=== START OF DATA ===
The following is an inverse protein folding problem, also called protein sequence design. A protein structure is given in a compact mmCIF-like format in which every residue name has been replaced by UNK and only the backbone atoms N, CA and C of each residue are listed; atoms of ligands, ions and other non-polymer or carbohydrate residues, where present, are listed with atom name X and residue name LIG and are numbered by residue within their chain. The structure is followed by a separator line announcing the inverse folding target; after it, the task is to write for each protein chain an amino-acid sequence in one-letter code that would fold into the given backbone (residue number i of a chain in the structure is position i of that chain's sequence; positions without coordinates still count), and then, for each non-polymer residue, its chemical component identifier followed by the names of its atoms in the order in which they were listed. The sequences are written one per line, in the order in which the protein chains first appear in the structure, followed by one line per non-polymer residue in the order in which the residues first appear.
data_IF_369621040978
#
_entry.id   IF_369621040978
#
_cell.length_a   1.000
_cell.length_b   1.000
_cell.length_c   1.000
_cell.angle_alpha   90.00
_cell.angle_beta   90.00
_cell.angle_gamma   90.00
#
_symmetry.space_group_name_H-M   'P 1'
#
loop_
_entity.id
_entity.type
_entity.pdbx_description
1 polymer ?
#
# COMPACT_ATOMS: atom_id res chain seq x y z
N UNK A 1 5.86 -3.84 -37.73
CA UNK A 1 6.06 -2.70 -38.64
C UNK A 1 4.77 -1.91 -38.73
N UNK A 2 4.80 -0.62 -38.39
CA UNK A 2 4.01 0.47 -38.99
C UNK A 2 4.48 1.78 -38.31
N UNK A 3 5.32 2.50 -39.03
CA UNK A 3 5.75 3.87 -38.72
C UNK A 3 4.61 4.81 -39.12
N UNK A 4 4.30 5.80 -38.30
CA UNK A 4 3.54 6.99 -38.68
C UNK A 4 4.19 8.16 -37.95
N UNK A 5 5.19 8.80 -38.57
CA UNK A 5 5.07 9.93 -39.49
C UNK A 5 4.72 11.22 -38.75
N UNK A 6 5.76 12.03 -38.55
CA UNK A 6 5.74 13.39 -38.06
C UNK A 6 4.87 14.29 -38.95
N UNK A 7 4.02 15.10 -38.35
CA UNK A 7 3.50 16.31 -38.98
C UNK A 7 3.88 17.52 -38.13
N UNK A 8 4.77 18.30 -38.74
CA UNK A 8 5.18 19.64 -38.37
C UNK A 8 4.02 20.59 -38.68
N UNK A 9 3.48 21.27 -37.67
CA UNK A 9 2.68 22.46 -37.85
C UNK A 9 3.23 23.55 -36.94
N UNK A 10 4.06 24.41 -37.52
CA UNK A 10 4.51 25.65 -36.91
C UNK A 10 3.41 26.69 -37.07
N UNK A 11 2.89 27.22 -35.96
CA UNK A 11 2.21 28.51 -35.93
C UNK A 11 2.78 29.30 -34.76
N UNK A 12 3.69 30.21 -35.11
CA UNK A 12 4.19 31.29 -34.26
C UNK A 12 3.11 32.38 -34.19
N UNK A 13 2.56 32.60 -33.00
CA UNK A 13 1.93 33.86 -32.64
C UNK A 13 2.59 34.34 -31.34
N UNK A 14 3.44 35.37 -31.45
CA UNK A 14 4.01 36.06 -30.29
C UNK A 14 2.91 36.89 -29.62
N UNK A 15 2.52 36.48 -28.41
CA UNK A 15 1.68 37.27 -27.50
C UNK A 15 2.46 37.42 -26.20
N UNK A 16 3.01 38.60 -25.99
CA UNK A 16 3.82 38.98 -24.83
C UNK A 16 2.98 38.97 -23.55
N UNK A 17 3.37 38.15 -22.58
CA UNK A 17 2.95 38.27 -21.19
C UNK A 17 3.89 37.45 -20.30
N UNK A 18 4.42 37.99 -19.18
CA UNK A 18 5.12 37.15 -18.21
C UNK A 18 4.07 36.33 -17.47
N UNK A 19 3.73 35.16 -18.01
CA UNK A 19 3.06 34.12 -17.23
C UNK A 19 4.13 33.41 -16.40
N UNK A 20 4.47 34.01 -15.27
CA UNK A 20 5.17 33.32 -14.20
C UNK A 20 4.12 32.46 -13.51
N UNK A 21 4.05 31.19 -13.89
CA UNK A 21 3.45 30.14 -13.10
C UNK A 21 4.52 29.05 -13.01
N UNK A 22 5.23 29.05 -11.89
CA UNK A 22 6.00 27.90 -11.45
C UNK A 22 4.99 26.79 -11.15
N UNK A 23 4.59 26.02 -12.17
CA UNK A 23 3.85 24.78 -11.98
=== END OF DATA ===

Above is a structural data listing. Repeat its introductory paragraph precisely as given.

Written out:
The following is an inverse protein folding problem, also called protein sequence design. A protein structure is given in a compact mmCIF-like format in which every residue name has been replaced by UNK and only the backbone atoms N, CA and C of each residue are listed; atoms of ligands, ions and other non-polymer or carbohydrate residues, where present, are listed with atom name X and residue name LIG and are numbered by residue within their chain. The structure is followed by a separator line announcing the inverse folding target; after it, the task is to write for each protein chain an amino-acid sequence in one-letter code that would fold into the given backbone (residue number i of a chain in the structure is position i of that chain's sequence; positions without coordinates still count), and then, for each non-polymer residue, its chemical component identifier followed by the names of its atoms in the order in which they were listed. The sequences are written one per line, in the order in which the protein chains first appear in the structure, followed by one line per non-polymer residue in the order in which the residues first appear.